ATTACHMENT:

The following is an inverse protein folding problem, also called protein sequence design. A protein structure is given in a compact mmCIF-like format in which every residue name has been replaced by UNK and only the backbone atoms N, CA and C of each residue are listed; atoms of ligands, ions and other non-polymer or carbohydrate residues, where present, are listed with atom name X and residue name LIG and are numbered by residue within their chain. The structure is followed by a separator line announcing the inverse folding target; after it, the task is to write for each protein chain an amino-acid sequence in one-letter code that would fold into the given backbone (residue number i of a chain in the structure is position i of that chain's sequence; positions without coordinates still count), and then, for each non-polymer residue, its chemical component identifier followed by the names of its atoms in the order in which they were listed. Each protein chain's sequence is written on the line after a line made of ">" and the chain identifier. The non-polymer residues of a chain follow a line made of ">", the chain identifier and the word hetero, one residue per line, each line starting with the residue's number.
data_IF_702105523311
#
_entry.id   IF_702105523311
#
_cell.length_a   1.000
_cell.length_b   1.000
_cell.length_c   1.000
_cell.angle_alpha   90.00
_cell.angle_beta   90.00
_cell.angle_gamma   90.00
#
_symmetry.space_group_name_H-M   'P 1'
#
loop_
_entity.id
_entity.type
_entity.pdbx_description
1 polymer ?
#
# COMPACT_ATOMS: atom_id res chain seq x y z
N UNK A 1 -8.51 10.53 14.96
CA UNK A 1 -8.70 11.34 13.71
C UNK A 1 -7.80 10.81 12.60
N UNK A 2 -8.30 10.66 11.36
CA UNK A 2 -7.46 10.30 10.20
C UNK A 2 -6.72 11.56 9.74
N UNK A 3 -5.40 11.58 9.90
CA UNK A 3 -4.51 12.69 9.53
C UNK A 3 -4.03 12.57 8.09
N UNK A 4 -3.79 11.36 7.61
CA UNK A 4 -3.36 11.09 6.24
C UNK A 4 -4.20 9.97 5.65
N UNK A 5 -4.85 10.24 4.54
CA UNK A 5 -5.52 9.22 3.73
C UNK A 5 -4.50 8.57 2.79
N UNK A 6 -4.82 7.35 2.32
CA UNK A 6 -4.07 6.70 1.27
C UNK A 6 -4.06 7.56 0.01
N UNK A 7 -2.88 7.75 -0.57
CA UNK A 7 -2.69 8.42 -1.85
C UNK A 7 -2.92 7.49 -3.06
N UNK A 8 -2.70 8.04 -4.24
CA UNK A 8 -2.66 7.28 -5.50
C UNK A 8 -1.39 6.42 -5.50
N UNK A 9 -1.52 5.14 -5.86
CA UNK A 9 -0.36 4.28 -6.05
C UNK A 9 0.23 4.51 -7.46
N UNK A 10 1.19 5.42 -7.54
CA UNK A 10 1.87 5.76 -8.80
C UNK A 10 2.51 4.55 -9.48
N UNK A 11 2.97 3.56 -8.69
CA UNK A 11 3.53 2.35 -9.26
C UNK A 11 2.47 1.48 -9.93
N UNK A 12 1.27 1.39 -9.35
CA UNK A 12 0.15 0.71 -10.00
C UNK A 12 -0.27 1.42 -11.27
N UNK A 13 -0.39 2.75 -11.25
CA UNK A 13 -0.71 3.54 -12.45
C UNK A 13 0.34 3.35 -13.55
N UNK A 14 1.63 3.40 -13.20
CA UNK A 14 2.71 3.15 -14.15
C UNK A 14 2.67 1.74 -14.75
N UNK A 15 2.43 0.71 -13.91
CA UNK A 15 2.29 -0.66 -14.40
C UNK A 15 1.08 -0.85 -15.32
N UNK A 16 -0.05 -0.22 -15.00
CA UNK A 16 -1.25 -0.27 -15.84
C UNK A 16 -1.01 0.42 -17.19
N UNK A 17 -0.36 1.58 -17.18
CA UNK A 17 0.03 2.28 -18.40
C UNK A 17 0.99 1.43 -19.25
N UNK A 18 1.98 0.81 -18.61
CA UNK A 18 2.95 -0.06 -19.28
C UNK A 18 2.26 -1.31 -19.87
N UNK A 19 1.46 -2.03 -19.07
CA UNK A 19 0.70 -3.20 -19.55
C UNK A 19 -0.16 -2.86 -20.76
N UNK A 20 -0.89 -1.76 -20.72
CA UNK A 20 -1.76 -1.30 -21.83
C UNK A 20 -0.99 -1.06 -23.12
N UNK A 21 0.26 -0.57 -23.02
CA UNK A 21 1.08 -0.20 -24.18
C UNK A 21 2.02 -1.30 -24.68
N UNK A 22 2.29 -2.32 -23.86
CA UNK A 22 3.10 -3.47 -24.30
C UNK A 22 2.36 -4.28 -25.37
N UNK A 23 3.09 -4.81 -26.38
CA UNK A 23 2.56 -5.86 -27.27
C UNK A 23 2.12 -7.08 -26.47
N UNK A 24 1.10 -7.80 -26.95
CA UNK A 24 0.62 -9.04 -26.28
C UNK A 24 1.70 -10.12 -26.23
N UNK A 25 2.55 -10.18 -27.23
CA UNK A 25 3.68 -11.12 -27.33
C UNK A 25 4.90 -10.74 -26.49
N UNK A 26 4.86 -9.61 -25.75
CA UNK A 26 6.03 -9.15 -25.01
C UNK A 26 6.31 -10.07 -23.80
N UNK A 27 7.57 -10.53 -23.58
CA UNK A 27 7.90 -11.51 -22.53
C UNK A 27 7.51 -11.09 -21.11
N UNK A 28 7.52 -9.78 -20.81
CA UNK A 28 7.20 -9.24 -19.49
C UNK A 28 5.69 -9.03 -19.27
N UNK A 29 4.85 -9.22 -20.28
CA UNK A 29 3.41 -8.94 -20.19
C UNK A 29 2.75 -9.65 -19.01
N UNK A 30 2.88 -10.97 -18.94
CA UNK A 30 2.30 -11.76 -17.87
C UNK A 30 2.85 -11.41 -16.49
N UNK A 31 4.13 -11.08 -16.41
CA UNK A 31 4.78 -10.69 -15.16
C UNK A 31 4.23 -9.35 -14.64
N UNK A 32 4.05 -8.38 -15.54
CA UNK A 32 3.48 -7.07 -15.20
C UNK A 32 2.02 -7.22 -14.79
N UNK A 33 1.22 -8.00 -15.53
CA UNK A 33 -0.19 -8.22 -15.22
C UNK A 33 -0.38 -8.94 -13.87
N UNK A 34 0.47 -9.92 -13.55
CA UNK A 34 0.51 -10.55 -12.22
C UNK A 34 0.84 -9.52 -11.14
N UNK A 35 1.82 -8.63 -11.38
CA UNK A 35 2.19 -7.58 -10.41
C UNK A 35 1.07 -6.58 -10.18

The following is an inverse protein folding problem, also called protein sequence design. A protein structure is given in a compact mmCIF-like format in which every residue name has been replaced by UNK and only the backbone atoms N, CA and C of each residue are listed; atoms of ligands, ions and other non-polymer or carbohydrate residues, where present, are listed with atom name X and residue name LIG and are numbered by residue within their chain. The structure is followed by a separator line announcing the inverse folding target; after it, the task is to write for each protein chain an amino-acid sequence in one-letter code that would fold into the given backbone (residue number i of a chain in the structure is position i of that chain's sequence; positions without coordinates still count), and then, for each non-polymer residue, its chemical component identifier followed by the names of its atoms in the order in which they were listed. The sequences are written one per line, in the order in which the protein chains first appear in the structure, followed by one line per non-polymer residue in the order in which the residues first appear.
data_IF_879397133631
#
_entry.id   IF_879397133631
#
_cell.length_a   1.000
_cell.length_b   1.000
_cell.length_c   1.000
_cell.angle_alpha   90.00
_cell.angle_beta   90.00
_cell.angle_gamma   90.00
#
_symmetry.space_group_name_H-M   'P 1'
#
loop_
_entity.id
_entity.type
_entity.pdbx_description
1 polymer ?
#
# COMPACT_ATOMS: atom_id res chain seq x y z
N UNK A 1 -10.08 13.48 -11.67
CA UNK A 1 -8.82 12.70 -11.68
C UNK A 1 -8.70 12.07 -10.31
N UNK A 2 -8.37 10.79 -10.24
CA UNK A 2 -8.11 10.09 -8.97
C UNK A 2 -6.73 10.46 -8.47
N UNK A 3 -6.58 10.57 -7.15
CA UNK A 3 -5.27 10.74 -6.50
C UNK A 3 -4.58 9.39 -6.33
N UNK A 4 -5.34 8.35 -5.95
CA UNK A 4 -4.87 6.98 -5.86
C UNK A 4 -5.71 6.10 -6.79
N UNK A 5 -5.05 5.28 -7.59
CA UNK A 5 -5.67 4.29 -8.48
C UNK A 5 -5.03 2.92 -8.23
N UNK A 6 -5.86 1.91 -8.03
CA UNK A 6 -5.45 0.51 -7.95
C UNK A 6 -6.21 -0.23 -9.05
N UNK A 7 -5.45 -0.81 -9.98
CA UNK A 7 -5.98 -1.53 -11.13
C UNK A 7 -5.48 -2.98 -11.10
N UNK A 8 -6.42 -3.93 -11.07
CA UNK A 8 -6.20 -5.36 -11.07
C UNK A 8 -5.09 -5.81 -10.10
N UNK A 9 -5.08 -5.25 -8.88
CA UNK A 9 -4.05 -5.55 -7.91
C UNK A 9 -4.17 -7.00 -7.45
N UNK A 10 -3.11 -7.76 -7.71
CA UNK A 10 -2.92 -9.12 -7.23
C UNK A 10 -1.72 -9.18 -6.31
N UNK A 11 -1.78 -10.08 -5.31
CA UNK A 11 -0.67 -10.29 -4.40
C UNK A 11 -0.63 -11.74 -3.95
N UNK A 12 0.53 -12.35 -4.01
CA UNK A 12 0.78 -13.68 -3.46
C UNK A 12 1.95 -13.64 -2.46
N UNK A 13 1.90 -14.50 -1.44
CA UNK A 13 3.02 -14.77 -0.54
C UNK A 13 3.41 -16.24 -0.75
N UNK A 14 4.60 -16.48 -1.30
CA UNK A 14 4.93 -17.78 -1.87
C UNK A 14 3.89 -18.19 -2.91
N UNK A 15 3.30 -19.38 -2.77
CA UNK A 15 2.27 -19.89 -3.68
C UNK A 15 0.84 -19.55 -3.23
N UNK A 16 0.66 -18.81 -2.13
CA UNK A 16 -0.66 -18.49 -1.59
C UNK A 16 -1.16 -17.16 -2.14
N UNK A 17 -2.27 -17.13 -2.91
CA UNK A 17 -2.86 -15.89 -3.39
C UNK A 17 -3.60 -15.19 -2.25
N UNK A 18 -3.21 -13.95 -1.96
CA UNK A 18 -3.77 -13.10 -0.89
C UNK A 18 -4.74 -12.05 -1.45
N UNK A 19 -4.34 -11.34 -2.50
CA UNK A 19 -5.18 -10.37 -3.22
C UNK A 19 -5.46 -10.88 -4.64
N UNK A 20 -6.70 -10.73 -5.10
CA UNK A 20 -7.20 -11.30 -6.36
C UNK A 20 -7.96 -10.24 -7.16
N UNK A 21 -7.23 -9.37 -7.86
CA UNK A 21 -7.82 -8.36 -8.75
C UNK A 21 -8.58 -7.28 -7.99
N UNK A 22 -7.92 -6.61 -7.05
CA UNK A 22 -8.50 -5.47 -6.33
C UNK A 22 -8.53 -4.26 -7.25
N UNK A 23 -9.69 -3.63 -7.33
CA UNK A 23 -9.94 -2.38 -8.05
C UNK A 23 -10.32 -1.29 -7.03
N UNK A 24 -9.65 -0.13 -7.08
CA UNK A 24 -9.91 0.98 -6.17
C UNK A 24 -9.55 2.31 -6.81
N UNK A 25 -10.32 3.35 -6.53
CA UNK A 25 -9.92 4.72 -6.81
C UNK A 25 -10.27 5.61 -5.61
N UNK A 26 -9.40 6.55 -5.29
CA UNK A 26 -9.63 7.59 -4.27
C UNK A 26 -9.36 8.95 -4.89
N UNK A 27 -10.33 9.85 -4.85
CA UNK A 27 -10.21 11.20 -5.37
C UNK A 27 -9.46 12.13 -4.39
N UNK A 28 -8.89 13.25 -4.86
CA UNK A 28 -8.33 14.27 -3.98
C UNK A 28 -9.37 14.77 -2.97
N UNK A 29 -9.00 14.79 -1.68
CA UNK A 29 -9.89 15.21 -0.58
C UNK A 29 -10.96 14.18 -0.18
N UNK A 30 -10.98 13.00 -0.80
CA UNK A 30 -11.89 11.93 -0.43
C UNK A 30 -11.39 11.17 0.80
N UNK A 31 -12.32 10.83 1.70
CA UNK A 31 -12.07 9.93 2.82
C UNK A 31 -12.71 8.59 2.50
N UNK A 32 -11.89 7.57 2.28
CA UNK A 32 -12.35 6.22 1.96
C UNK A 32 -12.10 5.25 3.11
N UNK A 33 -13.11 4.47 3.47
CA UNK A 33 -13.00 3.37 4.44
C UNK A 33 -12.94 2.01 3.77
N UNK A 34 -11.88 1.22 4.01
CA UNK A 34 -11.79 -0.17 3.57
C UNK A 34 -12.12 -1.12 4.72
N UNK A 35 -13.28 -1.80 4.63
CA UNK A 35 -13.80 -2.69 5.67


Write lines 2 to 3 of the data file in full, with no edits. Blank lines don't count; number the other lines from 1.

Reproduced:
data_IF_702105523311
#